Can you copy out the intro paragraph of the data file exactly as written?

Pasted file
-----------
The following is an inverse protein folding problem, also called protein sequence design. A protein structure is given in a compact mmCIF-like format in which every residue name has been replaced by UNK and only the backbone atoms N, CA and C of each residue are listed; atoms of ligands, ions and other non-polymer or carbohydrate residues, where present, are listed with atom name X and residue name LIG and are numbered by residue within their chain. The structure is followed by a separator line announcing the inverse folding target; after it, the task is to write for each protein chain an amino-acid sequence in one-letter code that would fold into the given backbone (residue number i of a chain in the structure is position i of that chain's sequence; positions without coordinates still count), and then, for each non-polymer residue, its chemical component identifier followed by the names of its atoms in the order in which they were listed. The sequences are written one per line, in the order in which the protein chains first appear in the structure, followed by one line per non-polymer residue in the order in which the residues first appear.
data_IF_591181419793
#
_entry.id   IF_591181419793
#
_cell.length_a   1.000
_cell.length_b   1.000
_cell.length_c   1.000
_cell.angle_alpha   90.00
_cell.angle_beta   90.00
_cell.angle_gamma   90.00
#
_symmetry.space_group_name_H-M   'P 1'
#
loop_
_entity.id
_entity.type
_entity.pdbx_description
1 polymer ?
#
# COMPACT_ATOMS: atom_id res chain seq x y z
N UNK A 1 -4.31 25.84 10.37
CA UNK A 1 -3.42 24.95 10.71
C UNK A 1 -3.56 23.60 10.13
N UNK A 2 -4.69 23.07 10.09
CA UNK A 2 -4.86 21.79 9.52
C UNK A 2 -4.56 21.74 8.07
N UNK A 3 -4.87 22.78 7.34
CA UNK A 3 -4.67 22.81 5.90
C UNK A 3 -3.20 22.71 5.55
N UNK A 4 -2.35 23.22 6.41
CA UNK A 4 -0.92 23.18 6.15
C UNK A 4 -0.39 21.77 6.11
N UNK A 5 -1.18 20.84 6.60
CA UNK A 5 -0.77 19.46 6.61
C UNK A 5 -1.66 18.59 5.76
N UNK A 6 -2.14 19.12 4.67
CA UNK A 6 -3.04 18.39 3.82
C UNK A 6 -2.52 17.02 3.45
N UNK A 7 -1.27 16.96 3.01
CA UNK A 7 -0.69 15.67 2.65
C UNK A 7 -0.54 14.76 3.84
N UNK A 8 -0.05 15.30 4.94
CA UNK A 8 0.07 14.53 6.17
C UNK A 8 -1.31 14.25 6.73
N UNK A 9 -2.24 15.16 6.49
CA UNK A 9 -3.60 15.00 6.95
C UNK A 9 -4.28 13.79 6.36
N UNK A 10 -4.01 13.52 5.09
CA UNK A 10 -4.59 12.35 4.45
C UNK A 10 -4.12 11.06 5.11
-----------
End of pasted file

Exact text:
The following is an inverse protein folding problem, also called protein sequence design. A protein structure is given in a compact mmCIF-like format in which every residue name has been replaced by UNK and only the backbone atoms N, CA and C of each residue are listed; atoms of ligands, ions and other non-polymer or carbohydrate residues, where present, are listed with atom name X and residue name LIG and are numbered by residue within their chain. The structure is followed by a separator line announcing the inverse folding target; after it, the task is to write for each protein chain an amino-acid sequence in one-letter code that would fold into the given backbone (residue number i of a chain in the structure is position i of that chain's sequence; positions without coordinates still count), and then, for each non-polymer residue, its chemical component identifier followed by the names of its atoms in the order in which they were listed. The sequences are written one per line, in the order in which the protein chains first appear in the structure, followed by one line per non-polymer residue in the order in which the residues first appear.